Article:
My heart became hot within me. As I mused, the fire burned; then I spoke with my tongue: "O Lord, make me know my end and what is the measure of my days; let me know how fleeting I am!"

29 September 2005

short notes

We're headed to Brown County with my family today, so there probably won't be posts until Monday or so. I'm looking forward to spending time in the woods and reading and watching my son ride a pony and spending time with my brothers, whom I haven't seen for too long.


This Sunday we're taking part in the Right to Life protest; I think we'll have 50-60 people from our church participating, which is great, proportionally speaking. I haven't thought too much about abortion lately. In fact, I hate to think about it - it's such an ugly, hateful, selfish sin.

But I'm not sure we always do so great when we do get around talking about it. On a past issue of Mars Hill Audio journal, one commentator noted that the church does a good job talking about the evils of abortion, but we clearly don't have a thoughtful ethic of life yet. Most of us can't cogently articulate a Biblical approach to stem cell research or cloning or end-of-life issues.

On the flip side, we often miss the human side of abortion. The pastor in me can't help but wince whenever someone decries the "evil of abortion" without also promising forgiveness and peace through Jesus Christ for those who have had abortions. This is why I choose not to participate in the shock campaigns that roll through town every now and then: because they only address the problem, and anybody can address the problem. I can't avoid the conclusion that to slap someone with the rebuke of sin without offering (at the same time!) forgiveness through Christ is just mean. It's the answer that's so desperately needed.


I'm really excited about Art & Soul: Signposts for Christians in the Arts, by Hilary Brand and Adrienne Chaplin. My bookmark's only a couple chapters in, but so far it looks like a great book: balanced, easy to read, well-informed. It's got wide margins with really great quotes from other writers & artists. Here in an engineering/agriculture university town, we don't get as many artists as would suit me. But we do get some, and I really want to be a good pastor to them.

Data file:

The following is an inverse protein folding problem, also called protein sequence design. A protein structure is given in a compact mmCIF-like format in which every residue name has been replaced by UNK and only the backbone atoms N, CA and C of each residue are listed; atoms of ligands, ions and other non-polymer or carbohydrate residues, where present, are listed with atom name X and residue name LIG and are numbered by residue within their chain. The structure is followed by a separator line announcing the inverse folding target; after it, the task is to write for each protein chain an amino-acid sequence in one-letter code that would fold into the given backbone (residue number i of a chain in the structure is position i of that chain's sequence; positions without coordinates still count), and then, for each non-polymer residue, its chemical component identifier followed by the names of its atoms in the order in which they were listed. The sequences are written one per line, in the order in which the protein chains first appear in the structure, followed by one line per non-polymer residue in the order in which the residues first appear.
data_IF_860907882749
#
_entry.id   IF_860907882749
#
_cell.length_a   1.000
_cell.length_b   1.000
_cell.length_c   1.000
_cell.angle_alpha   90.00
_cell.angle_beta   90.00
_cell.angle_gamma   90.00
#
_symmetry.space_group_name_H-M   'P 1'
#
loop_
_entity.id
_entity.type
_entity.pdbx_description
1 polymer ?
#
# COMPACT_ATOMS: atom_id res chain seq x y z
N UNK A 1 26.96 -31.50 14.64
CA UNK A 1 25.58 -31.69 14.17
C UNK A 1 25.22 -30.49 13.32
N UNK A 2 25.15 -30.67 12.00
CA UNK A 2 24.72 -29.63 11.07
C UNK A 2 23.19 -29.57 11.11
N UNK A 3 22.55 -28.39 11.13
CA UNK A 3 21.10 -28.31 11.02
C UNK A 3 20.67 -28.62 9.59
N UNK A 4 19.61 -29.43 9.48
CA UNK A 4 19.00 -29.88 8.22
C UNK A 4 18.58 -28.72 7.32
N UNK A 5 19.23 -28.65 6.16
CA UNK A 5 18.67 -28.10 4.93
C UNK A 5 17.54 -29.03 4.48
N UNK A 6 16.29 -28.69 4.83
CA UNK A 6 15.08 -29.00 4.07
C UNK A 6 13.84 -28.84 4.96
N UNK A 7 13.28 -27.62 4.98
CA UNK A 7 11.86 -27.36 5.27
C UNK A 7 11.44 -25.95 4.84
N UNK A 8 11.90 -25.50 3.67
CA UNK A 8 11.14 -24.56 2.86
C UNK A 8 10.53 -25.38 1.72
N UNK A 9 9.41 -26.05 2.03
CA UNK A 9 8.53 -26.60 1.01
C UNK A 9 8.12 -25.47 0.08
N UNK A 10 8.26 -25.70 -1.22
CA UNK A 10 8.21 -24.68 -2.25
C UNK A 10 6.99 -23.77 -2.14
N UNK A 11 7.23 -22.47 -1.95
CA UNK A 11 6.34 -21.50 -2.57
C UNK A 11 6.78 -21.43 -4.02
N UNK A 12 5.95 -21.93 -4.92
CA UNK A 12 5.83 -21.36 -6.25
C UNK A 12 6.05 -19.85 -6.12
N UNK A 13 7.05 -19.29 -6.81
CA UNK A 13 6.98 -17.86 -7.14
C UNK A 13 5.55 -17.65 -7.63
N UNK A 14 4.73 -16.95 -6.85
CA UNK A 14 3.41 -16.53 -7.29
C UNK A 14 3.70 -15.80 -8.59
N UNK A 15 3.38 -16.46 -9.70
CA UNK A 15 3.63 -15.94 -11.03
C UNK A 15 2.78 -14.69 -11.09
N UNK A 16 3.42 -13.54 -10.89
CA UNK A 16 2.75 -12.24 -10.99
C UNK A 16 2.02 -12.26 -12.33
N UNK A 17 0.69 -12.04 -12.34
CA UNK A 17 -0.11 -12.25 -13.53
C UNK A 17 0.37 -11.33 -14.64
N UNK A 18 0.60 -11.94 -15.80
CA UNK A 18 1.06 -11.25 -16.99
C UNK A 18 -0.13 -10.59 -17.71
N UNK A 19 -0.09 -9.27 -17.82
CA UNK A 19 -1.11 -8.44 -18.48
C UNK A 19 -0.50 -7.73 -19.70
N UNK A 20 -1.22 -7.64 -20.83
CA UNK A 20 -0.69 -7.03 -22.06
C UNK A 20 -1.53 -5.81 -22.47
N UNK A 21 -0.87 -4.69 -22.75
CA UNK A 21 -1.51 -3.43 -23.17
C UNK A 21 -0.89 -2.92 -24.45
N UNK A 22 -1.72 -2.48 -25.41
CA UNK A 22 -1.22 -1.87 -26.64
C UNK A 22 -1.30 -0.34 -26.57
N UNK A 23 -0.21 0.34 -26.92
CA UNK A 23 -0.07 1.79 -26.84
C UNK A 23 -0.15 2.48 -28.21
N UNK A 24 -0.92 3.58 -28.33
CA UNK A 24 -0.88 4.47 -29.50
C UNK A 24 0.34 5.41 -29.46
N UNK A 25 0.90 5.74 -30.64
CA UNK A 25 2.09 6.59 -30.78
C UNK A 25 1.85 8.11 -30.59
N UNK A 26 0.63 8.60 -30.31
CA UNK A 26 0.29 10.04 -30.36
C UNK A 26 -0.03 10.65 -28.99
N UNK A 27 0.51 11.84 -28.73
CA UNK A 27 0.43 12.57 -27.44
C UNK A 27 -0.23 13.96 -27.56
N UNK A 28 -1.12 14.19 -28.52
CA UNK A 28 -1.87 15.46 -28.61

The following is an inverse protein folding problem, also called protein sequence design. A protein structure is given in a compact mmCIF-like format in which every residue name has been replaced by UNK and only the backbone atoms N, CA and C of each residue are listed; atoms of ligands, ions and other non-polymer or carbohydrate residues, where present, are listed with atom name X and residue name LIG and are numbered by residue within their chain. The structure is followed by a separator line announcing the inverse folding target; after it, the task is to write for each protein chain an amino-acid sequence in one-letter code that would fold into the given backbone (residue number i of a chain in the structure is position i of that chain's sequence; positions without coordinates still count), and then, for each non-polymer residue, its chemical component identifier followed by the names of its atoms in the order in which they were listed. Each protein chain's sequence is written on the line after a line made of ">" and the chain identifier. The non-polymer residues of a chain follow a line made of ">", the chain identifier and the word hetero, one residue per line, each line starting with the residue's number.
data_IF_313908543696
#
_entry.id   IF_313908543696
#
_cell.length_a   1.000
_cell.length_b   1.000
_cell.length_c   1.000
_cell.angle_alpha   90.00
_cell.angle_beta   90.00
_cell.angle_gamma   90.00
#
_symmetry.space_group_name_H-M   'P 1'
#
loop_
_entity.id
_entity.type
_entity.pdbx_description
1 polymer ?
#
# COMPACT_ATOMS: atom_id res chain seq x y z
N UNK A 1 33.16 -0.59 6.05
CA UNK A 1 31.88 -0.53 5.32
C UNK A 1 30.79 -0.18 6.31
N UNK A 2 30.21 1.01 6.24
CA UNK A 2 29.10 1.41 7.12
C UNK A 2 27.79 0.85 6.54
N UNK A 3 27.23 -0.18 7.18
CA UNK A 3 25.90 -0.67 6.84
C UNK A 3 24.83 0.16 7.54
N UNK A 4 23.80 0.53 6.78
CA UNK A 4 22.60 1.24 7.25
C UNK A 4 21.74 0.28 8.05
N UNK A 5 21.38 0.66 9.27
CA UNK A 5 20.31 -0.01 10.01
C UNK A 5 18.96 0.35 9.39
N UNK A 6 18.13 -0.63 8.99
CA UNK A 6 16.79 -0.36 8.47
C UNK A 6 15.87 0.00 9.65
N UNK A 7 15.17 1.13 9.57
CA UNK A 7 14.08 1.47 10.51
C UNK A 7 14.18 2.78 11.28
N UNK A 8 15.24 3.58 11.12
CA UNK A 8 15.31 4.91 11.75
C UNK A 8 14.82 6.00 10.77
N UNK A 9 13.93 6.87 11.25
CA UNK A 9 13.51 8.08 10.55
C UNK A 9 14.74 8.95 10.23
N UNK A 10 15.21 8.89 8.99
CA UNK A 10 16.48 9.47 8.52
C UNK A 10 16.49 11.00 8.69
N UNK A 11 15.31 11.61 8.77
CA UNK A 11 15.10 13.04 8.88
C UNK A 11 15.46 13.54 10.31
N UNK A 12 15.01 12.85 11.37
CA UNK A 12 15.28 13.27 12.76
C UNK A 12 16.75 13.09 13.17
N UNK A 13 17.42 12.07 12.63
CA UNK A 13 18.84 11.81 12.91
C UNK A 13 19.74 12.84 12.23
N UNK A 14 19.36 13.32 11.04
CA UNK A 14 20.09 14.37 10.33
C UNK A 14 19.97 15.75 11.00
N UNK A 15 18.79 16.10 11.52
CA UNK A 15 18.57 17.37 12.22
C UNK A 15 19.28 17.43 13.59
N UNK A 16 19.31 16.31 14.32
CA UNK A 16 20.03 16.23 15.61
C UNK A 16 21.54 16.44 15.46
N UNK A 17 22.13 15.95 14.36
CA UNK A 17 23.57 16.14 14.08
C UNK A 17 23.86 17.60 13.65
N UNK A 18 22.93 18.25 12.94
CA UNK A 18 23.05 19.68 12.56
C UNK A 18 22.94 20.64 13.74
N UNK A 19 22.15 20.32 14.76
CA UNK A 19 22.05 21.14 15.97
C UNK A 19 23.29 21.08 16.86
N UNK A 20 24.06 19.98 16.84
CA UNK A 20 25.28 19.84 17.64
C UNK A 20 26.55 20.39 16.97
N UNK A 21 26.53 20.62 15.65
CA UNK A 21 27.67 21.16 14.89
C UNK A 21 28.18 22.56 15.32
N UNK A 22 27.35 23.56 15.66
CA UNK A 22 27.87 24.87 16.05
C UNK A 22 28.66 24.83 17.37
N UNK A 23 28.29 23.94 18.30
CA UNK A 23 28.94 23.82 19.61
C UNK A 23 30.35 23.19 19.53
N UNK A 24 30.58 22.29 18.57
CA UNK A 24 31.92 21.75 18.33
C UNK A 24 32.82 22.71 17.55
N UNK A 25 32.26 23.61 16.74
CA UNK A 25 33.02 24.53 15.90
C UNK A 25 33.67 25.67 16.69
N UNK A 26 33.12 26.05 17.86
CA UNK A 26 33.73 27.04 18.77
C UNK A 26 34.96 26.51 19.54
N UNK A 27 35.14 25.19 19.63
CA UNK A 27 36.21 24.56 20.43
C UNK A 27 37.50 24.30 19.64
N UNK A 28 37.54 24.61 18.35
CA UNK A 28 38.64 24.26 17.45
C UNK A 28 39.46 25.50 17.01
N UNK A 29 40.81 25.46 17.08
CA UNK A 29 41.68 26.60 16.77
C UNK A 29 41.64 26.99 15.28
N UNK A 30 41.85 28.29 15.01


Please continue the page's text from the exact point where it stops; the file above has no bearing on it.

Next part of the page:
Once again, I'll prematurely promise a book review when I'm done.


Last Saturday night, Keith Magill came and did a workshop on what it means to be a seed family. This is Ref. Pres. lingo for being one of the laboring and founding families in a church plant - I think PCA calls them a "core group." He did an excellent job painting a picture both of the character and the cost of being a seed family. Hopefully, we'll get the audio up on our website soon.

I was incredibly encouraged at the great turnout - we had about 70 adults. Since we purposefully haven't done anything with church planting since I was ordained, it's always been sort of a mystery how deeply this church family is interested and passionate in daughtering another church in our area. Without reading too much into it, I think attendance was a good sign.

The next big decision is the "where?" or, more properly, "where first?" So, we're getting ready to send a survey out to the congregation to get a deeper and clearer sense of where the individual households are.


Housekeeping: I haven't figured out how to put a button to the side for RSS people, but if you add "atom.xml" to the end of my URL above, it should bring you to the RSS feed site and you can cut and paste that address into your reader. I think.

If this makes no sense to you, that's perfectly okay. Because I'm not sure it makes sense to me either.


Joe Bibby said...

I have an xml image on my site. Feel free to "borrow" it for your uses. If you would like help setting up a link in your sidebar let me know. And the geek in me has to say that technically RSS and Atom are 2 separate but similiar things. This is why an XML button is better than an RSS button. Blogger only supports Atom, which is just as good if not better than RSS. Ah, but I digress, if you don't know what I'm talking about ignore me.

Charity said...

Very good thoughts about abortion. It's also easy to think about/know the awfulness of the sin, but seldom do anything to try to stop it. I did a Right to Life speech last year for a class, and it was a bit more challenging to mention things more than just "it's wrong". Everyone who heard the speech was convinced of that. What was more needed for that group was information about how to help end it. I think the biggest thing most people can do is simply pray continually about it. But I fail to do that...

I think we will be going to the Life Chain on Sunday, as well. I remember when standing silently for an hour used to be for me. ;-)